Saturday, September 27, 2014

Going to PT or going it alone with your rehab?

The Thinking Face

So... I recently received a message from a friend about a friend of his. His request was rather simple: His friend suffered a horrific injury and after surgical repair, she needed to start PT. Unfortunately for her, she doesn't have insurance that would cover her physical therapy.

Hmmm... Well a very nice discussion for another time, about why someone would not be covered for PT, but for right now the dilemma is what to do. What to do indeed?

Well she doesn't live here in Buffalo, so I can't take her on as a charity case. I don't know anyone in her town that I could ask to do that either. The absence of care, or no advice at all and her function could be compromised for a lifetime. Clearly, the request cannot be ignored.

Some of my options would include creating a written home exercise program. I could try to create video direction for some therapeutic exercises and try weekly communication on her condition. It would be far from perfect, but better than nothing, correct?

One thing that is for certain: Going your rehab alone comes with some pretty severe risks, unless you just don't care about how you function in the future. A few than come to mind rather easily:

  1. Unrelenting, chronic pain: This is the type of pain that can bother a person even at rest. The sort of pain that can alter mood and judgement. Many times this can manifest itself into psycho-social problems like anxiety and depression. This not only can affect the patient, but also people who interact with them like, family friends and co-workers.
  2. Habitual drug usage: This often goes along with point number one. Often times, the pain can be too much for a person to bear, so they are aided by medications to reduce or relieve their pain. Unfortunately, these medications do nothing about the actual problem causing the pain. Many times they allow for movement that creates further injury and even more pain. Many of these medications are addictive and can lead to even bigger drug problems. There are plenty of stories for people with ruined lives that started with this sort of scenario.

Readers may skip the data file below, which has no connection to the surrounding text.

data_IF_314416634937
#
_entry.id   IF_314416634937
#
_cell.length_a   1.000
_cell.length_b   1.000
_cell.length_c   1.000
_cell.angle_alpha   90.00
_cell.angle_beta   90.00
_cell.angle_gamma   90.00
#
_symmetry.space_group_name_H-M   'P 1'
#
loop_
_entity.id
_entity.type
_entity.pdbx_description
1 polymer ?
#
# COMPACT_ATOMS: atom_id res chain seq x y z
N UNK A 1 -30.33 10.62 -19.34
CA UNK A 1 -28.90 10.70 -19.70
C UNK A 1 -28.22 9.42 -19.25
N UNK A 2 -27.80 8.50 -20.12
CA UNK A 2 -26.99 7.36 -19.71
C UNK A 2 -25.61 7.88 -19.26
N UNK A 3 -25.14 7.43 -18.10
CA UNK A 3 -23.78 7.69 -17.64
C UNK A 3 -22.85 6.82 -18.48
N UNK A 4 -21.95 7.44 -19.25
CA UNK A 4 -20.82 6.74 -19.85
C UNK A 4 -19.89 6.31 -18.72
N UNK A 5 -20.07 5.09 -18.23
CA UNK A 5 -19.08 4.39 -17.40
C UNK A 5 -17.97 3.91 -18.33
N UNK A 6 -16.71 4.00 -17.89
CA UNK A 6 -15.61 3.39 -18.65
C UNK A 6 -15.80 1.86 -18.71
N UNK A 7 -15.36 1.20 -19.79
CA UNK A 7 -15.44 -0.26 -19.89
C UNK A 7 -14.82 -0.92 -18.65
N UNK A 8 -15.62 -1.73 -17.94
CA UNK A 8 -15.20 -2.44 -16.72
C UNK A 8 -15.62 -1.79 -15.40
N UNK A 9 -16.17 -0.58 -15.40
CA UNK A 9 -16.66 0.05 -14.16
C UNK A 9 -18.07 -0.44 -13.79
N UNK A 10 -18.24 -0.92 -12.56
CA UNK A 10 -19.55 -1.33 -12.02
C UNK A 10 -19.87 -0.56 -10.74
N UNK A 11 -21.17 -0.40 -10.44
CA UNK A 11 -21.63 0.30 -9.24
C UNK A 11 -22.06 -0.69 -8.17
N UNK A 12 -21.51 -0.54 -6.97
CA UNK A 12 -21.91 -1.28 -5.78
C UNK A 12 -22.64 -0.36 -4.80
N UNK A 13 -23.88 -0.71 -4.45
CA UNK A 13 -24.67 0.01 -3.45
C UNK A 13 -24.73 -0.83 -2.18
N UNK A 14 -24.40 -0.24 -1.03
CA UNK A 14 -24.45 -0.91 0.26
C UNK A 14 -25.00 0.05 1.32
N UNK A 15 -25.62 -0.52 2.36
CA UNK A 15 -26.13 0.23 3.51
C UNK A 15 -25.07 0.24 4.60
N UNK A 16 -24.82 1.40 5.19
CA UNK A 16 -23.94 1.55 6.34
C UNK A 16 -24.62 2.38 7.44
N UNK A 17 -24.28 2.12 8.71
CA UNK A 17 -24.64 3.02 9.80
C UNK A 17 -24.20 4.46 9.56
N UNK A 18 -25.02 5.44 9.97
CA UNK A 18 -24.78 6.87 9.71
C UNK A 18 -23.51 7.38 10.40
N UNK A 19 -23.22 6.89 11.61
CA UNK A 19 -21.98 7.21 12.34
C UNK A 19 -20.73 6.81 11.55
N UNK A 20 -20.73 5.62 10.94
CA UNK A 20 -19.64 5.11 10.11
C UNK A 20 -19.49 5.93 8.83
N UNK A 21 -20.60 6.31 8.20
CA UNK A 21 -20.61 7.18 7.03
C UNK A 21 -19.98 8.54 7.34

3. Dramatic (and unnecessary) Loss of Function: Most injuries when treated effectively will resolve with a return to your previous level of function. Many people even return to a higher level of function, since their rehab fixed other problems they were not aware of. Frequently we have patients who returned to a much higher level of performance after even a severe injury. However, the opposite can happen, (even with a minor injury) when proper rehabilitation is absent. This results in only having memories of function: "I used to be able to..."
  4. Spiraling decrease in overall health: We all know that proper movement goes along with a healthy lifestyle. Proper diet and exercise have been proven to offer us bother longer and more useful lives. When you cannot move well, or have pain with movement, it can be hard to stay healthy. Think about all the awesome things you want to do with your life. Every one of those things starts with having your health and being lively.
That was just a quick 4 reasons off the top of my head. There are plenty more reasons to treat your rehabilitation from an injury VERY seriously.

Now back to our young lady with the very serious problem and clearly a very serious need...

Clearly, I will NOT be able provide the care she needs, but I can also provide more help than NOTHING.

In my next few posts we'll see what we can provided and see how this whole thing turns out.

Hopefully, you're all having healthy days;


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